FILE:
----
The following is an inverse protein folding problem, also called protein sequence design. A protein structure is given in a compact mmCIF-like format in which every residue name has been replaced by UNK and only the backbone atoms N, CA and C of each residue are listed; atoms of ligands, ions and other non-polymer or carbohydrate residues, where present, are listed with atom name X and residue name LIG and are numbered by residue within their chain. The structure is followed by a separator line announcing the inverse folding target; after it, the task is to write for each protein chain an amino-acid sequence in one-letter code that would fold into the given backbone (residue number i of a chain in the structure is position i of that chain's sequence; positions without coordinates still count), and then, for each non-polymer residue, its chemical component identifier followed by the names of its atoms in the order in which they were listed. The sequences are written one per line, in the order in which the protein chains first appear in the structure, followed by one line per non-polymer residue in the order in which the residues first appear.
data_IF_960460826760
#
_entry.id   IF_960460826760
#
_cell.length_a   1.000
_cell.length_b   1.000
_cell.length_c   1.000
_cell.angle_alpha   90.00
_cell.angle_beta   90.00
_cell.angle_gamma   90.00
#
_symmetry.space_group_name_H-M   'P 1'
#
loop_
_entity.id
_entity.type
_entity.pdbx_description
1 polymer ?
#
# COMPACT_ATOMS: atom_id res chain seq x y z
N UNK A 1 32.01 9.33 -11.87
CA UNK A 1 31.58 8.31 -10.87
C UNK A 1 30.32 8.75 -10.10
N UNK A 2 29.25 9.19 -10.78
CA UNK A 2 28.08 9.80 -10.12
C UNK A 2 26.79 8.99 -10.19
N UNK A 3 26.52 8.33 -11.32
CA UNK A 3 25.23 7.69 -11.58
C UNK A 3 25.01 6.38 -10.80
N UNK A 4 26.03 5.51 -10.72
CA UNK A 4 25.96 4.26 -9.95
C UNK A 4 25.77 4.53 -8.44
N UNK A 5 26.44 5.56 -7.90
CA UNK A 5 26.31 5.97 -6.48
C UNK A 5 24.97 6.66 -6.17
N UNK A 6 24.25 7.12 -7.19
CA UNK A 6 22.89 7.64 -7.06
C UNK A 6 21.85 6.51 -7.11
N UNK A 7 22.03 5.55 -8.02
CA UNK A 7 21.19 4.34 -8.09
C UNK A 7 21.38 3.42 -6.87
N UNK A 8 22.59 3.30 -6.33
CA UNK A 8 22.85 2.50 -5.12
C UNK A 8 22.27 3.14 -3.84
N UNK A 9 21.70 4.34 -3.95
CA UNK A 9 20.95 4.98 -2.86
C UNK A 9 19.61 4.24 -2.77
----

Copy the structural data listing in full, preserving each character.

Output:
The following is an inverse protein folding problem, also called protein sequence design. A protein structure is given in a compact mmCIF-like format in which every residue name has been replaced by UNK and only the backbone atoms N, CA and C of each residue are listed; atoms of ligands, ions and other non-polymer or carbohydrate residues, where present, are listed with atom name X and residue name LIG and are numbered by residue within their chain. The structure is followed by a separator line announcing the inverse folding target; after it, the task is to write for each protein chain an amino-acid sequence in one-letter code that would fold into the given backbone (residue number i of a chain in the structure is position i of that chain's sequence; positions without coordinates still count), and then, for each non-polymer residue, its chemical component identifier followed by the names of its atoms in the order in which they were listed. The sequences are written one per line, in the order in which the protein chains first appear in the structure, followed by one line per non-polymer residue in the order in which the residues first appear.
data_IF_960460826760
#
_entry.id   IF_960460826760
#
_cell.length_a   1.000
_cell.length_b   1.000
_cell.length_c   1.000
_cell.angle_alpha   90.00
_cell.angle_beta   90.00
_cell.angle_gamma   90.00
#
_symmetry.space_group_name_H-M   'P 1'
#
loop_
_entity.id
_entity.type
_entity.pdbx_description
1 polymer ?
#
# COMPACT_ATOMS: atom_id res chain seq x y z
N UNK A 1 32.01 9.33 -11.87
CA UNK A 1 31.58 8.31 -10.87
C UNK A 1 30.32 8.75 -10.10
N UNK A 2 29.25 9.19 -10.78
CA UNK A 2 28.08 9.80 -10.12
C UNK A 2 26.79 8.99 -10.19
N UNK A 3 26.52 8.33 -11.32
CA UNK A 3 25.23 7.69 -11.58
C UNK A 3 25.01 6.38 -10.80
N UNK A 4 26.03 5.51 -10.72
CA UNK A 4 25.96 4.26 -9.95
C UNK A 4 25.77 4.53 -8.44
N UNK A 5 26.44 5.56 -7.90
CA UNK A 5 26.31 5.97 -6.48
C UNK A 5 24.97 6.66 -6.17
N UNK A 6 24.25 7.12 -7.19
CA UNK A 6 22.89 7.64 -7.06
C UNK A 6 21.85 6.51 -7.11
N UNK A 7 22.03 5.55 -8.02
CA UNK A 7 21.19 4.34 -8.09
C UNK A 7 21.38 3.42 -6.87
N UNK A 8 22.59 3.30 -6.33
CA UNK A 8 22.85 2.50 -5.12
C UNK A 8 22.27 3.14 -3.84
N UNK A 9 21.70 4.34 -3.95
CA UNK A 9 20.95 4.98 -2.86
C UNK A 9 19.61 4.24 -2.77